56605 Sitka Drive
Otis, OR 97368
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Baking in This Place

"To make one's world in any of the arts takes courage" 
- Georgia O'Keeffe

"Artist residency" does not conjure images of rustic galettes, fruit-studded scones, or jars bubbling with sourdough starter. "Ecology center" does not bring up thoughts of rustic boules, batards, and pan loaves, or sweet sablé cookies. One probably does not think of baking as a particularly artistic nor an ecological calling. Therefore, I have occasionally felt somewhat like an anomaly as an artist-in-residence here at Sitka and, at times, felt a bit sheepish describing what exactly I've been doing here. In essence, I am here acting upon the idea that baking can be both art and ecology, because I think it must be.
I arrived at the Sitka campus on the first day of October -having recently earned a graduate degree in urban planning - with little idea of what I was getting myself into. I came convinced I would spend three months polishing my thesis, maybe pitching it to some journals; I would pursue my vague plans to contort myself into some vision of success I had internalized from many years in academia; and I would spend a little time on a project that I had dreamed up over the summer about mushroom and seaweed foraging. While I have accomplished some parts of that plan, mostly, I have baked. On that first day of October, I also arrived with over 30 pounds of heritage grains in the backseat of my car, a heavy dutch oven, a sourdough starter named Sweet Clover, and, perhaps most importantly, a voice in my head I haven't been able to quiet since walking across the commencement stage in May. A voice that has beckoned me to listen to this calling, to embrace this craft, and walk towards this work I want to make a life out of, despite how frightening I find that to be. 
I have spent my time here on a project I've come to call, "Baking for Biodiversity." Through this project, I have fed the Sitka community while writing and researching the history of grain production, milling, and the historical and economic transformation of our daily breads. I've also met and baked alongside some of the farmers, millers, bakers, and food activists on the frontlines of a grain revolution all over the Pacific Northwest. Baking in this place has meant telling a story of how flour is cultural heritage; of how pastry is political; how bread is agricultural; and how our daily sustenance has just as much to do with soil health, community resilience, and beauty-as-a-human-right, as it does with bookending a sandwich and filling our bellies.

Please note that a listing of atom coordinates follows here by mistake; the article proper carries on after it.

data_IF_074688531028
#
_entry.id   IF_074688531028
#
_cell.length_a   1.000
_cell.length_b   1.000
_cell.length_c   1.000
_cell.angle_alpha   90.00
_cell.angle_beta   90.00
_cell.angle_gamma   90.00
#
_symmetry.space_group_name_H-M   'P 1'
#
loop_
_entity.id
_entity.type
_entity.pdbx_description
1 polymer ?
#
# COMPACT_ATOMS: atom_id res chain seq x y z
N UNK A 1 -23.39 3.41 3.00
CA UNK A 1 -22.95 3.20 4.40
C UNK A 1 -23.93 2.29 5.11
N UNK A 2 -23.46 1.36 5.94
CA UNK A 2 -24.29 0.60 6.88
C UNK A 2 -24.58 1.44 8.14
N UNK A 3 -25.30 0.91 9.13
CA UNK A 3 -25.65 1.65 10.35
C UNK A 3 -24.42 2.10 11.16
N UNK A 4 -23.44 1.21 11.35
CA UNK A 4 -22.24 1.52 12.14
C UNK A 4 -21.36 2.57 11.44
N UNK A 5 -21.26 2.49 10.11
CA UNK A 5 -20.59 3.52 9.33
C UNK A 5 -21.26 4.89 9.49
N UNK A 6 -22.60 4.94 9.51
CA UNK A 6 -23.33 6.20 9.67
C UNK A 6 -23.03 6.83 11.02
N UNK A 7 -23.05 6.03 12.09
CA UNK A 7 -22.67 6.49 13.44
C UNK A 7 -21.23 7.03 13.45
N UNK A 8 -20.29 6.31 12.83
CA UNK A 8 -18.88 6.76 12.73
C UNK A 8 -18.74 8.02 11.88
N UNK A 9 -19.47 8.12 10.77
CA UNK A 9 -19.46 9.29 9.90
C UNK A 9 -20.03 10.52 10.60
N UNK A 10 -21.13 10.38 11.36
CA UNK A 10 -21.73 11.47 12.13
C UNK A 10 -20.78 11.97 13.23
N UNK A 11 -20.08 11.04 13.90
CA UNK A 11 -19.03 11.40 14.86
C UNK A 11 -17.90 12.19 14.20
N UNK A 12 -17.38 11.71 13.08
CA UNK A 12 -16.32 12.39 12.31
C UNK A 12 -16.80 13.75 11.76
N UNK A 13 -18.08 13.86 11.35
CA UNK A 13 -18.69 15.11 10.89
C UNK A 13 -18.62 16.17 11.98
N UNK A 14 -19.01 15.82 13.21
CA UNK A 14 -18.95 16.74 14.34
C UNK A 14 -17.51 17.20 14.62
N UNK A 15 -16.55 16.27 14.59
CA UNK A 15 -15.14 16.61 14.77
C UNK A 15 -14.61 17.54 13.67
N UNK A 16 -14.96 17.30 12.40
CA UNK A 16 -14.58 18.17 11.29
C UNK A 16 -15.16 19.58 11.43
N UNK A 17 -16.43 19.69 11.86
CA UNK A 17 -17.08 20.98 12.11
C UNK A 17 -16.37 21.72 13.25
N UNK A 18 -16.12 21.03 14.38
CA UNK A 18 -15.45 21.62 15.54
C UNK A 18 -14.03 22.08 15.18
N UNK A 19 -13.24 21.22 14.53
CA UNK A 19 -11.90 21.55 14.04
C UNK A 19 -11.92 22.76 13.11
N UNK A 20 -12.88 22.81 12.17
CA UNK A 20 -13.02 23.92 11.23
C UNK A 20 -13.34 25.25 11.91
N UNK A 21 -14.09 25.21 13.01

I started asking questions like; "What is the taste of a place?" And, "how can I use my actions and voice as a baker to support biodiversity, ecological empathy and a culture of nourishment?" (Small, and easy-to-answer questions, I know.) By "the taste of a place," I don't mean the concept of a regional cuisine -- those salmon dishes and pear/blue cheese/candied walnut salads ubiquitous on Pacific Northwestern menus. Instead, I mean; "How do our places and the stories we tell about them define our relationship with the plants we depend on for food?" I mean talking about the terroir of a morning bowl of porridge, or a lunchtime bowl of soup. I mean, exploring the ways the depth of this earth's gifts shows up in those bowls.
Over the past two months, I have found the taste of this place in raindrops and salted mist; in pressing my cheek against a cold patch of damp moss on the side of a Sitka spruce; in the creek water that becomes my bread and in the local wild yeasts and bacteria that I get to learn from. I have found the taste of this place in the ways that community proves itself inherent even when you opt to spend three months alone in a cabin in the woods; this is the taste of chestnuts left in my mail slot and foraged chanterelles found on my doorstep from Frank, or the bruised apples and prunes dried fresh on the family farm from Mindy. I have found the taste of this place in the tart wild huckleberries I found at Sitka Sedge, which puckered my lips in the cold but later became a sweet bubbling syrup on my stove, or in the seedy and slightly fermented blackberries that tempted my foraging hands late into November along the Cascade Heath Trail. I found the taste of this place in the salty grit of sand crunched between my back teeth after I got myself caught by a sneaker wave along the rocks at Winema Beach and sandy water sprayed my face as I wrung my sea-soaked socks out in the parking lot.